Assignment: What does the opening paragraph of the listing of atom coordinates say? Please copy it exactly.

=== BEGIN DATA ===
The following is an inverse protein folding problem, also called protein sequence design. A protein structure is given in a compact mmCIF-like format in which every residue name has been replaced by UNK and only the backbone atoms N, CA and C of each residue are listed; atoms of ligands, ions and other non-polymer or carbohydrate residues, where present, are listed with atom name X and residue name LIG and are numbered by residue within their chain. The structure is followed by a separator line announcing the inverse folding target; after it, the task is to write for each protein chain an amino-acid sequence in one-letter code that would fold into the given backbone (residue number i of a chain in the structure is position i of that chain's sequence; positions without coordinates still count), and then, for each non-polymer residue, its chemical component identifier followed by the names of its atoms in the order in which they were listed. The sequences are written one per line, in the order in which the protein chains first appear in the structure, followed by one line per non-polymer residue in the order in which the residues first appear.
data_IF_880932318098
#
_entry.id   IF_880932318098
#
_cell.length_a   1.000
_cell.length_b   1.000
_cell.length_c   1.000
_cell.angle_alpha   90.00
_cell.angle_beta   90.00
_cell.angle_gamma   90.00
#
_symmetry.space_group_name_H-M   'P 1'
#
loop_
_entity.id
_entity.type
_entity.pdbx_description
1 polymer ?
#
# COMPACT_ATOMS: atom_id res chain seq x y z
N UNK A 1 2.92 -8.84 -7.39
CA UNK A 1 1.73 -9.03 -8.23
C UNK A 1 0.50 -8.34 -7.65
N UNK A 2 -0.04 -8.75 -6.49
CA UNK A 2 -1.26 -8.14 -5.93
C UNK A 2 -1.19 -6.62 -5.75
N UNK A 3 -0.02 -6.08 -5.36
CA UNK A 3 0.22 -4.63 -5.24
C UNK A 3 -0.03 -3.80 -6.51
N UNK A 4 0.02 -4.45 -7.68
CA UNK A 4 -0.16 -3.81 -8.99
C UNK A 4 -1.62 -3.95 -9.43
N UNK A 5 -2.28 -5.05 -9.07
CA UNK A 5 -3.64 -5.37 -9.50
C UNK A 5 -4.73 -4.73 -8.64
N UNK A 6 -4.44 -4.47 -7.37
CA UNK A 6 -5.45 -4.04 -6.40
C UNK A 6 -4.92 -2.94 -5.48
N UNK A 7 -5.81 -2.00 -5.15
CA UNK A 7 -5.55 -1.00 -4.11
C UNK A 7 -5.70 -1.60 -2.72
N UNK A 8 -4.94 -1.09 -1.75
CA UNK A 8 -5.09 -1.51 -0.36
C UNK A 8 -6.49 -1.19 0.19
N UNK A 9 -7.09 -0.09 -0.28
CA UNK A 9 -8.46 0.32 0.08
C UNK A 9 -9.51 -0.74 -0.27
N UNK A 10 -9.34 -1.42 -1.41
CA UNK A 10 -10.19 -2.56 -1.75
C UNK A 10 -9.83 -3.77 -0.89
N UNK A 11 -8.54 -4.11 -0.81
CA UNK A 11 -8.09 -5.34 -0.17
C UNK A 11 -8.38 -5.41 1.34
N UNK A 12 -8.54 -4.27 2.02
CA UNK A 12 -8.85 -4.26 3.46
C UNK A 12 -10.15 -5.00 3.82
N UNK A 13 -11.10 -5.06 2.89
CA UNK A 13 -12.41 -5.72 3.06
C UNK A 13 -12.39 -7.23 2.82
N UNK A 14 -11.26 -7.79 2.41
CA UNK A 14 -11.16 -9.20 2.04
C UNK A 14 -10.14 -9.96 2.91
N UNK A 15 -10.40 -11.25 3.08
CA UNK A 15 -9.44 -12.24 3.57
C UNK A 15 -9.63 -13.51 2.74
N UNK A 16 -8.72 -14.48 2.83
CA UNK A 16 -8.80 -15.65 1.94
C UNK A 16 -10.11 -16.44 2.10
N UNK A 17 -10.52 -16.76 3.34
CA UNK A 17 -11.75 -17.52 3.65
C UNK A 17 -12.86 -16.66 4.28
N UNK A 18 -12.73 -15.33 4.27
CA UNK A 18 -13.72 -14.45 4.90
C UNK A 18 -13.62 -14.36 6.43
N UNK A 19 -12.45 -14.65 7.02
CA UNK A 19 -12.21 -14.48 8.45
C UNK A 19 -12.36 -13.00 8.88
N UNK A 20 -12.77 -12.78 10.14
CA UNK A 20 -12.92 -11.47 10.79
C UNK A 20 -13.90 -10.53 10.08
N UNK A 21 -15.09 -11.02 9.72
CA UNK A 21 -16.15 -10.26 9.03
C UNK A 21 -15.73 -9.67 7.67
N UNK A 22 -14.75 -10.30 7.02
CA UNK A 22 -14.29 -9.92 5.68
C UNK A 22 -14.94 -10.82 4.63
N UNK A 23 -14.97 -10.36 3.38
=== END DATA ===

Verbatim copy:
The following is an inverse protein folding problem, also called protein sequence design. A protein structure is given in a compact mmCIF-like format in which every residue name has been replaced by UNK and only the backbone atoms N, CA and C of each residue are listed; atoms of ligands, ions and other non-polymer or carbohydrate residues, where present, are listed with atom name X and residue name LIG and are numbered by residue within their chain. The structure is followed by a separator line announcing the inverse folding target; after it, the task is to write for each protein chain an amino-acid sequence in one-letter code that would fold into the given backbone (residue number i of a chain in the structure is position i of that chain's sequence; positions without coordinates still count), and then, for each non-polymer residue, its chemical component identifier followed by the names of its atoms in the order in which they were listed. The sequences are written one per line, in the order in which the protein chains first appear in the structure, followed by one line per non-polymer residue in the order in which the residues first appear.